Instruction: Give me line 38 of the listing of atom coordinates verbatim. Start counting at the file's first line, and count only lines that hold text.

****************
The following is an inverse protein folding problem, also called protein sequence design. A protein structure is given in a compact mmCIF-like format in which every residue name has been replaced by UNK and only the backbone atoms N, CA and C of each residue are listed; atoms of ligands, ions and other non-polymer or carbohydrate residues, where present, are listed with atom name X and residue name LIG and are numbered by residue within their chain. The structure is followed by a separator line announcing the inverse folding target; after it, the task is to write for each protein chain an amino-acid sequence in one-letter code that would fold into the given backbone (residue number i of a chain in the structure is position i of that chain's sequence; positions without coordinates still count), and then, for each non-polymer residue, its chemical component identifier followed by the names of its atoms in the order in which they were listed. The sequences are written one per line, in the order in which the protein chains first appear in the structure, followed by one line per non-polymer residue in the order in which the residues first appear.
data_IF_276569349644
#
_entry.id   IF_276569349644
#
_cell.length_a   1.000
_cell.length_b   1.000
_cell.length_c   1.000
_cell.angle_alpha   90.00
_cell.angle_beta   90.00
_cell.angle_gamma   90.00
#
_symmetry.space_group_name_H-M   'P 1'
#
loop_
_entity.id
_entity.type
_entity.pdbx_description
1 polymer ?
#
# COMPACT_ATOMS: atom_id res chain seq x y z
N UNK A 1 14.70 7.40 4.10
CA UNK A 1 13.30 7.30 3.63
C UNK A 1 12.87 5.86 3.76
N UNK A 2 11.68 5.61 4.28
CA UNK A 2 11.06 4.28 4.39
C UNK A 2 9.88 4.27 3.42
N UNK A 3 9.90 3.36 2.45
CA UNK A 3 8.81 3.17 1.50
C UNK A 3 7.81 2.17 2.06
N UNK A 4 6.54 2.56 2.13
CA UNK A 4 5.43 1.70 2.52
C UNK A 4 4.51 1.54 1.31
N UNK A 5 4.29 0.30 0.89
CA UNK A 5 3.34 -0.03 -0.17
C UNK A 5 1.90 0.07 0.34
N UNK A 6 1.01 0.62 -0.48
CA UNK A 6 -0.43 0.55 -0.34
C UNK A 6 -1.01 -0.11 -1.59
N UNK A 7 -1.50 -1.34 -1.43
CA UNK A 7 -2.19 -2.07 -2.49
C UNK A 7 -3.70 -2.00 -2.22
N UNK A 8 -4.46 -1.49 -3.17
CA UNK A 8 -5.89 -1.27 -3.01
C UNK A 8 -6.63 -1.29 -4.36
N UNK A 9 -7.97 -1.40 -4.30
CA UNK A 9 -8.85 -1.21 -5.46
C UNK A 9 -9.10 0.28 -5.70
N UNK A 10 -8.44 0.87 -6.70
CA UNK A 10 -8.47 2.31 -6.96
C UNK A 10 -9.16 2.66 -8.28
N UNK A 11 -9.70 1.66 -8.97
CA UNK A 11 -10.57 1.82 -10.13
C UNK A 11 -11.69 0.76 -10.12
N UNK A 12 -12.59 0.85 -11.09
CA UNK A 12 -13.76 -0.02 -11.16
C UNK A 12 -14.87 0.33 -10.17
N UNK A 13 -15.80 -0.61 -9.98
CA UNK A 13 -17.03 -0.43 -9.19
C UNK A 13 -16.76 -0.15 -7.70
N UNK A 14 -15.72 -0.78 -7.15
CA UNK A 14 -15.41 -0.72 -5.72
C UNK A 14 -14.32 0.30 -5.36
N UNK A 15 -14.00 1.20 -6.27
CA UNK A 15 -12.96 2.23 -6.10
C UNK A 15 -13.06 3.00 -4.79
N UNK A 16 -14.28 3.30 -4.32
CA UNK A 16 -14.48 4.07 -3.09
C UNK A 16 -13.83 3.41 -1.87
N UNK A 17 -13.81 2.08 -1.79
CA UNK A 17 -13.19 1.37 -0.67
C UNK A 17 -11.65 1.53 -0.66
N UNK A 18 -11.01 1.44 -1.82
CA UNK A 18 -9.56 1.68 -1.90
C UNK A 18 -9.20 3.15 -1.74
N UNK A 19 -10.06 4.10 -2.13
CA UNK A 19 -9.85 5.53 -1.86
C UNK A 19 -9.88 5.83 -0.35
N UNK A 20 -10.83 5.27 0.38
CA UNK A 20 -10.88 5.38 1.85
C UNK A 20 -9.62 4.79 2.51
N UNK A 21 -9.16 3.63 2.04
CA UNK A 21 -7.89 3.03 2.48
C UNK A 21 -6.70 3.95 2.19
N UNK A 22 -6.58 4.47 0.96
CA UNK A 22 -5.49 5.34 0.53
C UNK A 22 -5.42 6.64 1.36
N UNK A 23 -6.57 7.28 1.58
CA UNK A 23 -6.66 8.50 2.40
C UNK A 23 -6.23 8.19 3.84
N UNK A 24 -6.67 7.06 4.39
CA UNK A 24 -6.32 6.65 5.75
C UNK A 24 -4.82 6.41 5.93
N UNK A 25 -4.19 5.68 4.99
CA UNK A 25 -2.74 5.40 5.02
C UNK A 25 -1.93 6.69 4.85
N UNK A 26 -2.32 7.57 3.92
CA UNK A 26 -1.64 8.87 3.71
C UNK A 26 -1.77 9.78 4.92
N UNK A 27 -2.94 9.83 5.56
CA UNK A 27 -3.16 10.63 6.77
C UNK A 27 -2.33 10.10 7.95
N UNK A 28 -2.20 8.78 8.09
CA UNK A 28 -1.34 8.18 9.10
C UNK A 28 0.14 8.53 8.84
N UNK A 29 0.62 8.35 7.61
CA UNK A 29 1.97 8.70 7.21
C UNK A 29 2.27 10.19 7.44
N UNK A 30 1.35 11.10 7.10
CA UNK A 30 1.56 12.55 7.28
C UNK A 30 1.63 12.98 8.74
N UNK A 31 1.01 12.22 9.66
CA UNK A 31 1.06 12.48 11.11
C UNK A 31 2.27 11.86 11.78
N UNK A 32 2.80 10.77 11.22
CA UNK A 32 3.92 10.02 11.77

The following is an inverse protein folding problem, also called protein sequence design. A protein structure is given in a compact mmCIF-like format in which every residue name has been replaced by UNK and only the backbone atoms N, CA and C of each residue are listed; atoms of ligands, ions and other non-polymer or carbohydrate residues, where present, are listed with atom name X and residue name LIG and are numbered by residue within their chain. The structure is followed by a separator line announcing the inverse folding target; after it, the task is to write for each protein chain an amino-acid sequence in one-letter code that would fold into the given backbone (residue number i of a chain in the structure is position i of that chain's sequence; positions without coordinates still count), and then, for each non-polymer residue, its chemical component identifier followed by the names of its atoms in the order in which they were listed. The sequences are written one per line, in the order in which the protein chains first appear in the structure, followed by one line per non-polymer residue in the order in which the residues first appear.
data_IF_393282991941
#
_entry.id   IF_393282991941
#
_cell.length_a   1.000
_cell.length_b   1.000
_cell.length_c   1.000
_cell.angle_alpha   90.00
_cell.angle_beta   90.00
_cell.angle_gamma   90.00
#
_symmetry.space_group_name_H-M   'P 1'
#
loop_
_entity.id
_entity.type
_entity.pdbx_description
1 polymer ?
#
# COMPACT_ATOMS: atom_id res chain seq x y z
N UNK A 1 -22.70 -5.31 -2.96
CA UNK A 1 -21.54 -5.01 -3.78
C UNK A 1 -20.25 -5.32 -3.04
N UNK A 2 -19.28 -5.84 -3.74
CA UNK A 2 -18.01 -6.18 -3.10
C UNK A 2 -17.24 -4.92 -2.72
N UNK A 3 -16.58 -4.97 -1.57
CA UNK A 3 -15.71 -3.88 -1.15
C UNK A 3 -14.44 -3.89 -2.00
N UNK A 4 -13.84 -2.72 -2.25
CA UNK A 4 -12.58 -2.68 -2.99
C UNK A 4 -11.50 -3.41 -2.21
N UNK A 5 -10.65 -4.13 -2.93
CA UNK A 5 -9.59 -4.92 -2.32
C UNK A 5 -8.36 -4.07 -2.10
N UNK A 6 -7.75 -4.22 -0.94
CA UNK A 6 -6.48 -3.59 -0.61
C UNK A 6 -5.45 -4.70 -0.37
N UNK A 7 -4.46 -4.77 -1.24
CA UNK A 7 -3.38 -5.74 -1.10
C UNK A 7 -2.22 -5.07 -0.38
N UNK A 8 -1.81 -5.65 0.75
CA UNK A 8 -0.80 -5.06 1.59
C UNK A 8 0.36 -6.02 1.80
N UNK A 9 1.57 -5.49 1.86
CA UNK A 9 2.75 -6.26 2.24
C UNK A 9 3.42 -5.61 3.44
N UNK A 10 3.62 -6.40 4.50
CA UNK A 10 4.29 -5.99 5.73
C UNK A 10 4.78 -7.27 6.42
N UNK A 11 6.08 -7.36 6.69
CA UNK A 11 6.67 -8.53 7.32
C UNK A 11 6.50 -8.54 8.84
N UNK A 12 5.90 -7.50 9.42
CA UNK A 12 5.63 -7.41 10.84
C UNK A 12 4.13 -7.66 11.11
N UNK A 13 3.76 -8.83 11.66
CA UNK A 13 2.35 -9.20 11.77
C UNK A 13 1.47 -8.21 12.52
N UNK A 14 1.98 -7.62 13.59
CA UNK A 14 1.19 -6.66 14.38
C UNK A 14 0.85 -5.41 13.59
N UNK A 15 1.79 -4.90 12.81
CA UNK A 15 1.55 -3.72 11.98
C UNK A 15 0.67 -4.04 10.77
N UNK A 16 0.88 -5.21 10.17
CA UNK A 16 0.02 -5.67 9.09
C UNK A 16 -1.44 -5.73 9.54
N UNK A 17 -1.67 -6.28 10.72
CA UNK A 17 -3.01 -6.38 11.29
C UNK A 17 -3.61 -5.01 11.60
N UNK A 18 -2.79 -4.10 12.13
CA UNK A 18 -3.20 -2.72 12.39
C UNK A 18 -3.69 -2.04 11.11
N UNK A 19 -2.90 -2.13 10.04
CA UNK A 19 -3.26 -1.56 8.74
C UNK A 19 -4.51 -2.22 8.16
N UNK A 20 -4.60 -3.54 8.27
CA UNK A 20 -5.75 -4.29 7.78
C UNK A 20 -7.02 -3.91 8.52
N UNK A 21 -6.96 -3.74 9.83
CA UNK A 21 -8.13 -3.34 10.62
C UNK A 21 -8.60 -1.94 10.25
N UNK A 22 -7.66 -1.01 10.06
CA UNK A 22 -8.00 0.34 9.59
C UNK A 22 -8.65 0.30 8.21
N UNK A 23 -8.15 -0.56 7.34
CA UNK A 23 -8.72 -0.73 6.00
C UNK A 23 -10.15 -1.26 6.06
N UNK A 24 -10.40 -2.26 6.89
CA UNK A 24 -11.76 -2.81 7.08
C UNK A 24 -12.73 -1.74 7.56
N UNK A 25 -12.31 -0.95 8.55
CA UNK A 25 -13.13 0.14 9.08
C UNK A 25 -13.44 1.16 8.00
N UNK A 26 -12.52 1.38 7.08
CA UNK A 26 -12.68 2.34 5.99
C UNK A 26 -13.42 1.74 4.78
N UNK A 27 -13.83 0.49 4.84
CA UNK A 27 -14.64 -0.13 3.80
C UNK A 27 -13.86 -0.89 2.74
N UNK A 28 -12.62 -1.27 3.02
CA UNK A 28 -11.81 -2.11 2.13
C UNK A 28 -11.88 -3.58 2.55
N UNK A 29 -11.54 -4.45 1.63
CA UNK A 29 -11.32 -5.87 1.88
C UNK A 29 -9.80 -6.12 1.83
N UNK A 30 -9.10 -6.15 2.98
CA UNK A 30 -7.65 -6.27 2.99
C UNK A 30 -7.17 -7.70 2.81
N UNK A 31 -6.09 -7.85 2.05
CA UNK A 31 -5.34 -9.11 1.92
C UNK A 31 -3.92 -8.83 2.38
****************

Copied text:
CA UNK A 6 -0.43 0.55 -0.34